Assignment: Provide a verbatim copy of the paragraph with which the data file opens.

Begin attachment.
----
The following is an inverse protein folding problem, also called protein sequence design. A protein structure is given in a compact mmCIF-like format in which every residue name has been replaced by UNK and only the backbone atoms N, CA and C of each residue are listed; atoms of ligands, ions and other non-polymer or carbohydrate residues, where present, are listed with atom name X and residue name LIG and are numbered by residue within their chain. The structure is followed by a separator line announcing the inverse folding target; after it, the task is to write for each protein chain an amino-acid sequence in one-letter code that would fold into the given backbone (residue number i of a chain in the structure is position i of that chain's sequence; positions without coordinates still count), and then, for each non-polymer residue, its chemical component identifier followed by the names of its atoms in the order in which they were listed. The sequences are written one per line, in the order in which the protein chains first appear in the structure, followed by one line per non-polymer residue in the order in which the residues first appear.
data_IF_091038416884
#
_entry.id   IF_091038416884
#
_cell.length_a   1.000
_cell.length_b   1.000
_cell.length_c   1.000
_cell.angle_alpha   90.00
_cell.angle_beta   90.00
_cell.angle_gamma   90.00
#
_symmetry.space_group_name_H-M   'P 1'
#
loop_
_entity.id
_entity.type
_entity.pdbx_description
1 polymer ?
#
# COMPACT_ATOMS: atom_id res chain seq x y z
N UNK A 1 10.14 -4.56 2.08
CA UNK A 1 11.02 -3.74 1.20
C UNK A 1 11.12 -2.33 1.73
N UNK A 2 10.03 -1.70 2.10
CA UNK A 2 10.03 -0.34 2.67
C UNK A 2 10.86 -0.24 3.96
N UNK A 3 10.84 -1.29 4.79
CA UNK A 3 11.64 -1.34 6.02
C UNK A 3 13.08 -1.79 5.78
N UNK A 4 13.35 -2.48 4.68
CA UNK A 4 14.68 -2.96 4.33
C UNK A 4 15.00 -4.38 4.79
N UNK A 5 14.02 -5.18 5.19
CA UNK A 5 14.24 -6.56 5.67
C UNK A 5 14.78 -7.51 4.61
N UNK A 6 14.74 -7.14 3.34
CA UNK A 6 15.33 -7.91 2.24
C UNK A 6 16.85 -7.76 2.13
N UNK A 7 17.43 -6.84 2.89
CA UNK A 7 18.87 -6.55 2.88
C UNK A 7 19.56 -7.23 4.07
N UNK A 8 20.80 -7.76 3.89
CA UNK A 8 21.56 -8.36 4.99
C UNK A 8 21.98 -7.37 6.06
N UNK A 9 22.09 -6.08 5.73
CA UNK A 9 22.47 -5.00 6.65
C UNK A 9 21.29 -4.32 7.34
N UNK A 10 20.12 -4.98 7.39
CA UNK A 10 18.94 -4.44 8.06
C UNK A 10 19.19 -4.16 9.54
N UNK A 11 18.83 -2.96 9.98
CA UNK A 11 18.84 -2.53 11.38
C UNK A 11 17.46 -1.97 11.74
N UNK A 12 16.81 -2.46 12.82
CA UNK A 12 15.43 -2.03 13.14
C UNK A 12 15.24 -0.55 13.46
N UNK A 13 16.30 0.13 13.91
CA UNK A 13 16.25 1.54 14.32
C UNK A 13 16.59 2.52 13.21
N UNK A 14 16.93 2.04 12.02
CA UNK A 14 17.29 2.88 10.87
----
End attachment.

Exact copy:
The following is an inverse protein folding problem, also called protein sequence design. A protein structure is given in a compact mmCIF-like format in which every residue name has been replaced by UNK and only the backbone atoms N, CA and C of each residue are listed; atoms of ligands, ions and other non-polymer or carbohydrate residues, where present, are listed with atom name X and residue name LIG and are numbered by residue within their chain. The structure is followed by a separator line announcing the inverse folding target; after it, the task is to write for each protein chain an amino-acid sequence in one-letter code that would fold into the given backbone (residue number i of a chain in the structure is position i of that chain's sequence; positions without coordinates still count), and then, for each non-polymer residue, its chemical component identifier followed by the names of its atoms in the order in which they were listed. The sequences are written one per line, in the order in which the protein chains first appear in the structure, followed by one line per non-polymer residue in the order in which the residues first appear.